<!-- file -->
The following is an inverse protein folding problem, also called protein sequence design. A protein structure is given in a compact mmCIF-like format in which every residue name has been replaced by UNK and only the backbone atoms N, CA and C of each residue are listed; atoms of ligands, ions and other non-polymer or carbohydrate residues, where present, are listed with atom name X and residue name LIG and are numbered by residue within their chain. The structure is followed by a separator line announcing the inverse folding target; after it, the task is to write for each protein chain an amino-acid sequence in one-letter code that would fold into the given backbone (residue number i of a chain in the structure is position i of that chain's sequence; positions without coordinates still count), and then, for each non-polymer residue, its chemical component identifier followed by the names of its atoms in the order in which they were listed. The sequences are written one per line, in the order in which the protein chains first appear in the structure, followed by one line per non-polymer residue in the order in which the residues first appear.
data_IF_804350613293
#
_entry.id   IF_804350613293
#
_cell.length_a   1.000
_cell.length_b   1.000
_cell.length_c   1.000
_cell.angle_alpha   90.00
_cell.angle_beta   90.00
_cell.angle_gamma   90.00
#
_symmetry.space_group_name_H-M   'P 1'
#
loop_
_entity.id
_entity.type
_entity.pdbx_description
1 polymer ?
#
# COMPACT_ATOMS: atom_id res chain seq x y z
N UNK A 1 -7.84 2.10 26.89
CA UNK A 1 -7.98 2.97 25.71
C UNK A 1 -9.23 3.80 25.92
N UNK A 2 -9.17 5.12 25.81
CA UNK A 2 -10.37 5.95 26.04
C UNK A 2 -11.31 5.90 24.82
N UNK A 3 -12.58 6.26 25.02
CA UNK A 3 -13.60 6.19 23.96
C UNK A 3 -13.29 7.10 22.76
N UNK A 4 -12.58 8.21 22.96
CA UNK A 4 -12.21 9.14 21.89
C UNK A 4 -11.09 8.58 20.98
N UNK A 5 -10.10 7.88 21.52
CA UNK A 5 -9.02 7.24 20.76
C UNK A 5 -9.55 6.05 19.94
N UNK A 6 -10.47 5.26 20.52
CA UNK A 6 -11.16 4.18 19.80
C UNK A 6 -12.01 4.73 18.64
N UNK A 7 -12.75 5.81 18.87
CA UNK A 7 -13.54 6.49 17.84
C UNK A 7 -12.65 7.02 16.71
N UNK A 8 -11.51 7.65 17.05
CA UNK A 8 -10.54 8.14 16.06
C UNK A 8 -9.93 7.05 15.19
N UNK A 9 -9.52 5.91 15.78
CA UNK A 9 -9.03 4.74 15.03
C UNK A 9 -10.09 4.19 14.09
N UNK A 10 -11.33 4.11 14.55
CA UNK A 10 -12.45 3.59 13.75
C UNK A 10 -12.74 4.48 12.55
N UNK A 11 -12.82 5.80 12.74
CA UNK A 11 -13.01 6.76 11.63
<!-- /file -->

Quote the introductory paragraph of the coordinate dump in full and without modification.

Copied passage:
The following is an inverse protein folding problem, also called protein sequence design. A protein structure is given in a compact mmCIF-like format in which every residue name has been replaced by UNK and only the backbone atoms N, CA and C of each residue are listed; atoms of ligands, ions and other non-polymer or carbohydrate residues, where present, are listed with atom name X and residue name LIG and are numbered by residue within their chain. The structure is followed by a separator line announcing the inverse folding target; after it, the task is to write for each protein chain an amino-acid sequence in one-letter code that would fold into the given backbone (residue number i of a chain in the structure is position i of that chain's sequence; positions without coordinates still count), and then, for each non-polymer residue, its chemical component identifier followed by the names of its atoms in the order in which they were listed. The sequences are written one per line, in the order in which the protein chains first appear in the structure, followed by one line per non-polymer residue in the order in which the residues first appear.